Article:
China campaigns against AUKUS as Joko Widodo prepares to visit Beijing

Singapore: Chinese President Xi Jinping is expected to raise the AUKUS deal when he meets with Indonesian President Joko Widodo in Beijing next week, as China ramps up its campaign against the nuclear submarine agreement.

Widodo will be the first major leader to visit Beijing since Russian President Vladimir Putin attended the Winter Olympics in February. China’s Foreign Ministry on Thursday confirmed Widodo would arrive on Monday for two days of meetings to discuss COVID-19, economic investment and regional security.

Indonesia’s President Joko Widodo and Chinese President Xi Jinping in Beijing in 2017.Credit:AP

China released a report by two of its state-backed think tanks on Thursday criticising the deal between Australia, the United Kingdom and the United States, warning it could lead to nuclear proliferation in the region. Those claims were rejected by Australia’s Department of Foreign Affairs, but officials are now preparing for an ongoing international campaign against the AUKUS deal which will not deliver submarines until at least the 2030s.

Indonesia, which is hosting the G20 in Bali this year, is seen as a key ASEAN powerbroker and a vital economic partner for China as it looks to expand its influence in South-east Asia. Malaysia has been forthright in its criticism of the deal, warning it could lead to a nuclear arms race in the Indo-Pacific, but Indonesia has been more cautious, with Defence Minister Prabowo Subianto arguing he understands the need for countries to protect their national interests.

Wang Yiwei, the vice president of the Academy of Xi Jinping Thought, said he expected AUKUS to be on the agenda at the meeting between Xi and Widodo. Despite recent overtures by the Chinese government aimed at stabilising relations with Canberra, Wang said Beijing remained sceptical of Australia’s security and military intentions.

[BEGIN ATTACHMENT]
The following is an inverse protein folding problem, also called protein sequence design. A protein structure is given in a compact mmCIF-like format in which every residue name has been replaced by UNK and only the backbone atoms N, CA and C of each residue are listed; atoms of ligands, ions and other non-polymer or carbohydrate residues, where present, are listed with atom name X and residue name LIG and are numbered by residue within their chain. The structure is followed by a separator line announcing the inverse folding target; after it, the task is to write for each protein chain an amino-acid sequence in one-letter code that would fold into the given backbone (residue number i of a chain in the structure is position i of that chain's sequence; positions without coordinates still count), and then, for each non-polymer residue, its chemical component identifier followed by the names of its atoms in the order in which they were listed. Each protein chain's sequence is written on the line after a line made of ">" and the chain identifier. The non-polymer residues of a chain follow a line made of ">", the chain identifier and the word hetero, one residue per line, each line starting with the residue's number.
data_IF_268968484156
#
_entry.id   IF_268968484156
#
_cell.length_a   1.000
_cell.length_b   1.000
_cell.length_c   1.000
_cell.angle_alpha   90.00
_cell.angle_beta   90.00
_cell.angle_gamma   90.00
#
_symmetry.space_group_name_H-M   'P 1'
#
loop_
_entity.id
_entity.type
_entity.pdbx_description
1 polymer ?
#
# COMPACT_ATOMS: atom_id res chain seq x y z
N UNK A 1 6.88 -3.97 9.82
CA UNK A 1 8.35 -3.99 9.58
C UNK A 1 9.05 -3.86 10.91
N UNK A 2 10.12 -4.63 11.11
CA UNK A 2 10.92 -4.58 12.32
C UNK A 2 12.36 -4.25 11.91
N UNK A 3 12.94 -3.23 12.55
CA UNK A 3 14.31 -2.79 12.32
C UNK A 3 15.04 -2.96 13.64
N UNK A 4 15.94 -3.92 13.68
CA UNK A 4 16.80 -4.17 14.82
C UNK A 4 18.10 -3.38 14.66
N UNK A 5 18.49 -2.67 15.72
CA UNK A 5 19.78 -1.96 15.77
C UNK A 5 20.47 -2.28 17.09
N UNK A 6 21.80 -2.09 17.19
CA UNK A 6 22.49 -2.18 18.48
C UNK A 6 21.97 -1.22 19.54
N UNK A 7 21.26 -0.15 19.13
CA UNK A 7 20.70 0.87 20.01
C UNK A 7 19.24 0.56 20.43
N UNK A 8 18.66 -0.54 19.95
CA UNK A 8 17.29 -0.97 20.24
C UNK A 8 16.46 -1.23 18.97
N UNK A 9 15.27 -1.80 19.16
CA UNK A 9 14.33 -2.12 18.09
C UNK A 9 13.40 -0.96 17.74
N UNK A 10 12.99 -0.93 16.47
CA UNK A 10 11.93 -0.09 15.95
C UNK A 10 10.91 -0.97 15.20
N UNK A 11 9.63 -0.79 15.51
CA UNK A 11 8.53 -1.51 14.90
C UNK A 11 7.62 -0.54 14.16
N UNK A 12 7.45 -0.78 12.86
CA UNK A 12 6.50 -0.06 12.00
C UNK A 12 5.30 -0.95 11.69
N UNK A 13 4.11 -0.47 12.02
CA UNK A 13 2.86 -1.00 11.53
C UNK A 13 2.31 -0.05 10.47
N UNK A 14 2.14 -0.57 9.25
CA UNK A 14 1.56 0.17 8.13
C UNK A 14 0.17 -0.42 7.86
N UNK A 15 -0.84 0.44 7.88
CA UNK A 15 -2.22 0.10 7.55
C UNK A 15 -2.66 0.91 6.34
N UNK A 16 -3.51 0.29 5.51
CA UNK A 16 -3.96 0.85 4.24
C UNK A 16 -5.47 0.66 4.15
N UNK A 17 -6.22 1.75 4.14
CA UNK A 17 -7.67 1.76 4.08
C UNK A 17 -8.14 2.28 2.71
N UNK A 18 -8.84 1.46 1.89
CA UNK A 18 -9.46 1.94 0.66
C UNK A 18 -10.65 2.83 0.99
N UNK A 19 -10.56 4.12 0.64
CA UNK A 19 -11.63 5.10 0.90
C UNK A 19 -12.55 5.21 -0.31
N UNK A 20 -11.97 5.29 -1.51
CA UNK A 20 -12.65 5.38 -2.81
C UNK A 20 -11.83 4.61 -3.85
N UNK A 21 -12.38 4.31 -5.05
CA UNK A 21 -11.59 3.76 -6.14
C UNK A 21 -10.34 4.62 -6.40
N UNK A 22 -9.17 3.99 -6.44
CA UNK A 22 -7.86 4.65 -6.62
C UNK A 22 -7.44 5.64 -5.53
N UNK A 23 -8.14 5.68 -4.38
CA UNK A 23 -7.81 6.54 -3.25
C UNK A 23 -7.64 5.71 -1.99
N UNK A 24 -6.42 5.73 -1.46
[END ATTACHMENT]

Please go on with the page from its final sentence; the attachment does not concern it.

Australian navy exercises in the South China Sea last year.Credit:

“This friendly, cute and honest neighbour from afar has suddenly changed. Five eyes, AUKUS, the Quad, Australia is everywhere,” said Wang, who is a professor of international relations at Renmin University. “The question I get asked the most is what’s wrong with Australia?”

Wang said South-east Asian nations had questioned why Australia needed nuclear submarines. “Who is a threat to Australia in the South Pacific?”

China has at least 60 submarines in its fleet, including six nuclear-powered attack vessels. Australia has six ageing diesel-powered submarines.

But the China Arms Control and Disarmament Association and China Institute of Nuclear Industry Strategy report claimed the AUKUS deal would set a “dangerous precedent” because it would give non-nuclear states such as Australia access to weapons-grade nuclear materials for the first time. “[This would] have a profound negative impact on global strategic balance and stability,” the report said.

The Australian government has reiterated that nuclear materials would only be used to power the vessels and Australia has no plans to acquire nuclear weapons.

“We are not a nuclear power. There are nuclear powers in this region but Australia is not one of them,” Foreign Minister Penny Wong said in Malaysia last month. “What we are doing is replacing an existing capability with a new capability and that is nuclear-powered submarines.”

Opposition defence spokesman Andrew Hastie on Friday said, “authoritarian powers are on the move” and it was time to bolster Australia’s security in the Indo-Pacific.

Hastie said Australia should be open to either the US or the UK providing the submarine technology. The AUKUS deal committed the three nations to cooperating on the vessles, but it remains unclear whether Australia will lock in the US Virginia class or the UK’s Astute-class as their preferred model for the $170 billion project. The US has six times as many submarines as the UK.

“There’s a lot of symmetry with the United Kingdom that we share, and so I just want to UK to have a good bid, and that means a good public discussion in Australia that doesn’t exclude them, and we only just talk about the United States,” he said.

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